The kind of unfair expectation of a general counsel at a corporation is, you know everything about the law, right, like you're our general counsel. But the law is just too complex, and usually  general counsel will be specialized in particular area -- maybe they're good commercial lawyer or a transactional lawyer or privacy lawyer or what have you. So when something new comes in that they're not familiar with, there's two generally two things a general counsel can do. They can call up a colleague that knows something about it. If they don't have that, then they call up an external counsel, they'll say, well, I hire this expensive law firm often to provide me with guidance on these topics. So let me call the partner. 

What Practical Law does is, it helps to provide that first line of knowledge. So that's why it's the partner down the hall, which is the step before you call external counsel. You look at Practical Law and ask for some practical guidance on how to deal with a particular matter and it'll often give you enough so that you can get started, that you can again start to work in practice and maybe the next step is calling up external accounts. You realize, oh, no, this is a big deal. I need to call up external counsel.  

Q. So this tool basically teaches you how to learn about a subject that you're not necessarily an expert at, then tells you what you do and don't know already? 

Wong: That's right, but it also is a compendium of practical guidance, so a lot of what's in there are checklists and summaries of the implications of changes in law within your particular business. 

The example in our copilot demo was asking Practical Law about a particular contract clause, because reference materials are one of the most frequently used capabilities of Practical Law. So there's what we call sort of a gold standard contract a template that you could start with that is safe as a place to start. You edit it. You can have add and remove from it and that's probably a good place to start from if you're going to be doing a sales agreement or, you know, submitting an IPO or things like that.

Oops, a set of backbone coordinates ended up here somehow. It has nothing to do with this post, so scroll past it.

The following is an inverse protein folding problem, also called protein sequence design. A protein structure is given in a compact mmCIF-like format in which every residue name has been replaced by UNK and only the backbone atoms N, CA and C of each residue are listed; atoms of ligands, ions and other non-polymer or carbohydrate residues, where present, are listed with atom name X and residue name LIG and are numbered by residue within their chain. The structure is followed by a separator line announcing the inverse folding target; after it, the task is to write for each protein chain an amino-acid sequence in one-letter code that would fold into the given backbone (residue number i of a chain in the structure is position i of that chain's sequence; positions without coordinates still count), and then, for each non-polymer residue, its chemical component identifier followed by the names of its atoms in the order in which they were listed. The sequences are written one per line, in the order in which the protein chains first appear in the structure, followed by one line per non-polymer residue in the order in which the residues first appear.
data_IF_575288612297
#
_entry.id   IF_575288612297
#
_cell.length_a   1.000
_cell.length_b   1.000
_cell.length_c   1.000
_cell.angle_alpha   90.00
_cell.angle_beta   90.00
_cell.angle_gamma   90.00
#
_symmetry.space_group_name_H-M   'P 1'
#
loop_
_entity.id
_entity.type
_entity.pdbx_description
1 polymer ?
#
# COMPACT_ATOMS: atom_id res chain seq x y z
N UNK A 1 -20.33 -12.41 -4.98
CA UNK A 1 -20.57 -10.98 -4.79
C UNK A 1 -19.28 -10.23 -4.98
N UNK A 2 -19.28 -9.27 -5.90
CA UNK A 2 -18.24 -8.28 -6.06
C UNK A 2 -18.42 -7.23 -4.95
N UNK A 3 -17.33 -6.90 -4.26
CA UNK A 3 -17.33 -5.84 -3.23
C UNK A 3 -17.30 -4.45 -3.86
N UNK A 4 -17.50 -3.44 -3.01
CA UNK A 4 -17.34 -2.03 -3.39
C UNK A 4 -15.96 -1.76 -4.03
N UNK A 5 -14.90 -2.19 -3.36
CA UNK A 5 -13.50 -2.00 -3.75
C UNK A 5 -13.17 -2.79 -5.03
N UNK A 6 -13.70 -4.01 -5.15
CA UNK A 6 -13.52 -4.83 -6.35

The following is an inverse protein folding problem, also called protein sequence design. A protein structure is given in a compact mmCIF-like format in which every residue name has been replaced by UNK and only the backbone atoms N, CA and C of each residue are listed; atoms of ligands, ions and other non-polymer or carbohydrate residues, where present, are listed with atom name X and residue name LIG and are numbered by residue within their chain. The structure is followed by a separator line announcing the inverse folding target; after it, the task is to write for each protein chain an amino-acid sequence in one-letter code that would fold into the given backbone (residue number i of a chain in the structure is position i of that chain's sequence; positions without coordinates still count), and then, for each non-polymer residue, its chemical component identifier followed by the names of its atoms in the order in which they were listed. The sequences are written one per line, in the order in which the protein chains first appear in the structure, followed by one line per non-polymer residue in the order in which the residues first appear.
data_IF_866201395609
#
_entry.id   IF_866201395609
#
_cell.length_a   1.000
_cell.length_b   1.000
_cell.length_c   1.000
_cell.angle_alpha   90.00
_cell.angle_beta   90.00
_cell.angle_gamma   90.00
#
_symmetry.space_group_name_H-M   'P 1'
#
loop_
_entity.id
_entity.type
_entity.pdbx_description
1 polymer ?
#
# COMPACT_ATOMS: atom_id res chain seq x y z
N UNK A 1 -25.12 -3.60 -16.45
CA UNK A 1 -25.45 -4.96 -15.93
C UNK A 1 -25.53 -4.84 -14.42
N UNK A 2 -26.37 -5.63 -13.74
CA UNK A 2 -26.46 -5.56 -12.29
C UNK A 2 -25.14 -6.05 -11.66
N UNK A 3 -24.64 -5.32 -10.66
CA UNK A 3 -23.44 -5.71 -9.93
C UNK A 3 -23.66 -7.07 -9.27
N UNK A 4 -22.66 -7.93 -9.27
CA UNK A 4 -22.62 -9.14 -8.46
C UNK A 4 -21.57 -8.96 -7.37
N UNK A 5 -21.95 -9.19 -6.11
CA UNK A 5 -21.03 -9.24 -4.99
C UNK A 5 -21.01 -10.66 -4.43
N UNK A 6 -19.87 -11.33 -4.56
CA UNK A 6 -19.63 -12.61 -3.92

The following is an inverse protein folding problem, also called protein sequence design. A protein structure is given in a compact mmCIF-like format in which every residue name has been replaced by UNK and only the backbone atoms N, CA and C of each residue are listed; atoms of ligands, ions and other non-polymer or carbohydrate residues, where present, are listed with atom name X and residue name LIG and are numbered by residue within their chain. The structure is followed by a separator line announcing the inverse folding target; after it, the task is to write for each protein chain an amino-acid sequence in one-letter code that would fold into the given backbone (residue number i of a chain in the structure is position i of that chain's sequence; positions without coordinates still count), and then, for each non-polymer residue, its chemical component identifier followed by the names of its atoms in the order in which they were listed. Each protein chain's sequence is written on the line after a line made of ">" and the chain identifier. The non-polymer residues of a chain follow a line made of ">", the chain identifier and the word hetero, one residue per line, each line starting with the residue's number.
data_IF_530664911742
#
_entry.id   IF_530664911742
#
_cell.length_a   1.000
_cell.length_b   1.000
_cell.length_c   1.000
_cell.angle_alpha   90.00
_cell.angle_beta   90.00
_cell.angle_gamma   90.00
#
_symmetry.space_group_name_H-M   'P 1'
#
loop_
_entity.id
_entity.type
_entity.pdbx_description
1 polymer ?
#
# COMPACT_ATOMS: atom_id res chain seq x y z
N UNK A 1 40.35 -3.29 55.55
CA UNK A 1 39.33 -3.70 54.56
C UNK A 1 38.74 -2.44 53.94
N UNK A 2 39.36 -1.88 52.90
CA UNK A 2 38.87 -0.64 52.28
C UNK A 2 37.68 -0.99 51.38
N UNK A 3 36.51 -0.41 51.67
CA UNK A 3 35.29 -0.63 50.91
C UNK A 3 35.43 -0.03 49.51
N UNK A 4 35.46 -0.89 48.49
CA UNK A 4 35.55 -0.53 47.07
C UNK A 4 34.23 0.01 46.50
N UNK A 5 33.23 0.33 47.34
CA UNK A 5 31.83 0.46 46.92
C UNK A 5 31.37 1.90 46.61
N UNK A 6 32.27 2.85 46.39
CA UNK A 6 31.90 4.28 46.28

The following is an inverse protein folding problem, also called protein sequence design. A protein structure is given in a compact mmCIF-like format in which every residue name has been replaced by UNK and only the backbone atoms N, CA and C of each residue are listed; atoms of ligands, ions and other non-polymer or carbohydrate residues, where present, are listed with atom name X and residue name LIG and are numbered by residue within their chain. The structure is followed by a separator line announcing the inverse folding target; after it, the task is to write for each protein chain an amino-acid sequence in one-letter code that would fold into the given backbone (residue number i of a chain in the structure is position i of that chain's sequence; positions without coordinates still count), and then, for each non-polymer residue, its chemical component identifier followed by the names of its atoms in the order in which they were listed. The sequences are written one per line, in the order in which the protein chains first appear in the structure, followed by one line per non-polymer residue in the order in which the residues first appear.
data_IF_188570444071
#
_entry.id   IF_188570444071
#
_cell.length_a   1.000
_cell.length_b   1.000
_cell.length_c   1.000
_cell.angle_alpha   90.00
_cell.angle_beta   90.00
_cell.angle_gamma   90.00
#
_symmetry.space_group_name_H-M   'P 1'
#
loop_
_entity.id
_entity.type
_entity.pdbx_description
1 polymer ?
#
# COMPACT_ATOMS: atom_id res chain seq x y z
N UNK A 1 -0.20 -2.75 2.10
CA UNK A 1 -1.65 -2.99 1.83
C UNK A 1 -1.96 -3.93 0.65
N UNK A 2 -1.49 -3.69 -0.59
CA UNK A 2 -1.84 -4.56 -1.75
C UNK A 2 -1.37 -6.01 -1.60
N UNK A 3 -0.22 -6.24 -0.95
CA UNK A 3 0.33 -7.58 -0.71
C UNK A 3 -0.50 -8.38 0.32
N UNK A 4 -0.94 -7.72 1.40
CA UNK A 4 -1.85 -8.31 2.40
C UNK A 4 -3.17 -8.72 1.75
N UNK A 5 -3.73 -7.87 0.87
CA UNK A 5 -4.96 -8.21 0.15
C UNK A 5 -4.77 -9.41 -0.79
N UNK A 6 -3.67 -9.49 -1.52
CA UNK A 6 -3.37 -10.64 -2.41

Q. One of the things that popped up in the demo is mention of "a deep well of expert content," especially in your Westlaw product. Where is the data coming from for that deep well of expert content? 

Wong:  To give a bit of a picture of what is the content that's behind Westlaw --there's two big bodies of content. Primary law content are cases that have been argued in front of courts that decisions have been made on, as well as statutes which are the law as defined by the federal government or state governments or what have you. And then you have commentary which is authored content. So that would be things like law reviews, books. You know, uh expert opinions, things like that. Again, those are the two broad categories of content: primary law content and commentary. 

Usually when we're talking about the expert content, we're referring to the primary law-- the case and the statute content, which is most frequently used for case law research, because those are the cases which are used to be able to form arguments when you're litigating. 

Where do the experts come in? That's a good question because case law is in the public domain, so it's available from the courts and what have you the expert analysis that we put on top of it is what we call editorial enhancement. So you could just use the text of the case and that case will be many pages long and will be very difficult to sort of understand where it sits within the body of law, right. So what we do is our legal experts will read the case. analyze it and do a number of things.  

We will summarize it. So instead of having to read sometimes a 20-page case, we'll give an abstract which is just one paragraph. So that's much easier to search, much easier to do research on.